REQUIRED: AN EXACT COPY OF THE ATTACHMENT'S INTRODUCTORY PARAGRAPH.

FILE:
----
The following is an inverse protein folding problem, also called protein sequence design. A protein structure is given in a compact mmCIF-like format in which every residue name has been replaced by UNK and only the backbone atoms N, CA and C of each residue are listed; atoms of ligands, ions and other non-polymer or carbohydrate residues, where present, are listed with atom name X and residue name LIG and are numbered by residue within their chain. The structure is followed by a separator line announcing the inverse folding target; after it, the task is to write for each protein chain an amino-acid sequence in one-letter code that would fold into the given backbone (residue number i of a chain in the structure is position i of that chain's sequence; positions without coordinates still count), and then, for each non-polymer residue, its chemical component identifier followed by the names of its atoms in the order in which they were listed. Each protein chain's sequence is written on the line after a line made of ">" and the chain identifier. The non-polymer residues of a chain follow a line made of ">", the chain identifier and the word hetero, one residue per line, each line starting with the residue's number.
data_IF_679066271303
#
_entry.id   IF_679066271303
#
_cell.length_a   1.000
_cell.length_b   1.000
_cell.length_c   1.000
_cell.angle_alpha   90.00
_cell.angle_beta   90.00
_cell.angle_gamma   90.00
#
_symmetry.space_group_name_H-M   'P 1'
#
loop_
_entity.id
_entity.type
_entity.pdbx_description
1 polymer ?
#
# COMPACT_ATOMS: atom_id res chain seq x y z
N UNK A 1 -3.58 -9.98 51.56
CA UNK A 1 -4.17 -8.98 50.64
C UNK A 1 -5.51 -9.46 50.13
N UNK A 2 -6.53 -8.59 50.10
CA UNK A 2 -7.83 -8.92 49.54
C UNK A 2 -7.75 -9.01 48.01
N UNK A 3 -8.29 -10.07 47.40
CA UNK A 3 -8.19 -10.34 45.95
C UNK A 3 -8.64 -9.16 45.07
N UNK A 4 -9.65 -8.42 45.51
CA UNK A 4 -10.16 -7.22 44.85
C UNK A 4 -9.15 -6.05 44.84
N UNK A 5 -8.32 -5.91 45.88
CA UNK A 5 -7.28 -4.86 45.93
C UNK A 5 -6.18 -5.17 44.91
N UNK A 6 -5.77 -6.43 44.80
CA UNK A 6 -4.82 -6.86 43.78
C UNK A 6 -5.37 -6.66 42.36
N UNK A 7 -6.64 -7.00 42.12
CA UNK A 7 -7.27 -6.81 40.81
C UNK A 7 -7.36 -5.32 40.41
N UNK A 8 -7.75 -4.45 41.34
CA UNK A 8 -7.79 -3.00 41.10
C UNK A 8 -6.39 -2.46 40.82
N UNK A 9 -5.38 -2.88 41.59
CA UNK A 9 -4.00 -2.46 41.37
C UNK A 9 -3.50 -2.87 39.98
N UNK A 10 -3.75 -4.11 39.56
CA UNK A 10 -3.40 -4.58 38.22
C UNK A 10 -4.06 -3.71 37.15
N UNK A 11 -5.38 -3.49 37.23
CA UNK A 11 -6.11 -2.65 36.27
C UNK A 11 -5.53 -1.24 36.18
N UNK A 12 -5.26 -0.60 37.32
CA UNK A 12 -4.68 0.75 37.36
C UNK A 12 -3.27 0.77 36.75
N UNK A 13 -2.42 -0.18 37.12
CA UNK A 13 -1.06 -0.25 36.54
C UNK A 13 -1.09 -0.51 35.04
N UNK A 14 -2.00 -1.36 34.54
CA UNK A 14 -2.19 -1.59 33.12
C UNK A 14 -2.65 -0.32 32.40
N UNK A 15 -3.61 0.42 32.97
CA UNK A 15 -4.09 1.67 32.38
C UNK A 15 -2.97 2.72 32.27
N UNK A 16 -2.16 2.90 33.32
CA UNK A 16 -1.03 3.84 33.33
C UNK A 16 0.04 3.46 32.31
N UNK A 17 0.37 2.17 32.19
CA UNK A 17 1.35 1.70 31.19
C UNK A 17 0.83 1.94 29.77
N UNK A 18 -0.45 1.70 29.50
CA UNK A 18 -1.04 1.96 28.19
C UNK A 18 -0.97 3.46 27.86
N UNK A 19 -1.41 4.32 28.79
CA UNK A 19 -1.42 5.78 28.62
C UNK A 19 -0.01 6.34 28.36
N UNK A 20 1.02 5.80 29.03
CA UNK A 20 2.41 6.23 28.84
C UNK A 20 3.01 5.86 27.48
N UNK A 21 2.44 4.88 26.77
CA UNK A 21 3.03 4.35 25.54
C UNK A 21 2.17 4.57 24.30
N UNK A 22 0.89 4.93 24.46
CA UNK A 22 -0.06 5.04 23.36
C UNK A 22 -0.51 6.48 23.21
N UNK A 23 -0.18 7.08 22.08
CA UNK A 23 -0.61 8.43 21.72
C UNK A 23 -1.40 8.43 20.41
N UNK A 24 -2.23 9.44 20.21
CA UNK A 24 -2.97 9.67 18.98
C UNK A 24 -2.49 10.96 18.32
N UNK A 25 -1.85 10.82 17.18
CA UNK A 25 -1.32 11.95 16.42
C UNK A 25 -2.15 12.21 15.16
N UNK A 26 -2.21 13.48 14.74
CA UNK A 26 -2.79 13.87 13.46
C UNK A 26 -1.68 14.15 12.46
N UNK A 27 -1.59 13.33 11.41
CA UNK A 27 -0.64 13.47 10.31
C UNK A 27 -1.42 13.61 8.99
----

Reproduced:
The following is an inverse protein folding problem, also called protein sequence design. A protein structure is given in a compact mmCIF-like format in which every residue name has been replaced by UNK and only the backbone atoms N, CA and C of each residue are listed; atoms of ligands, ions and other non-polymer or carbohydrate residues, where present, are listed with atom name X and residue name LIG and are numbered by residue within their chain. The structure is followed by a separator line announcing the inverse folding target; after it, the task is to write for each protein chain an amino-acid sequence in one-letter code that would fold into the given backbone (residue number i of a chain in the structure is position i of that chain's sequence; positions without coordinates still count), and then, for each non-polymer residue, its chemical component identifier followed by the names of its atoms in the order in which they were listed. Each protein chain's sequence is written on the line after a line made of ">" and the chain identifier. The non-polymer residues of a chain follow a line made of ">", the chain identifier and the word hetero, one residue per line, each line starting with the residue's number.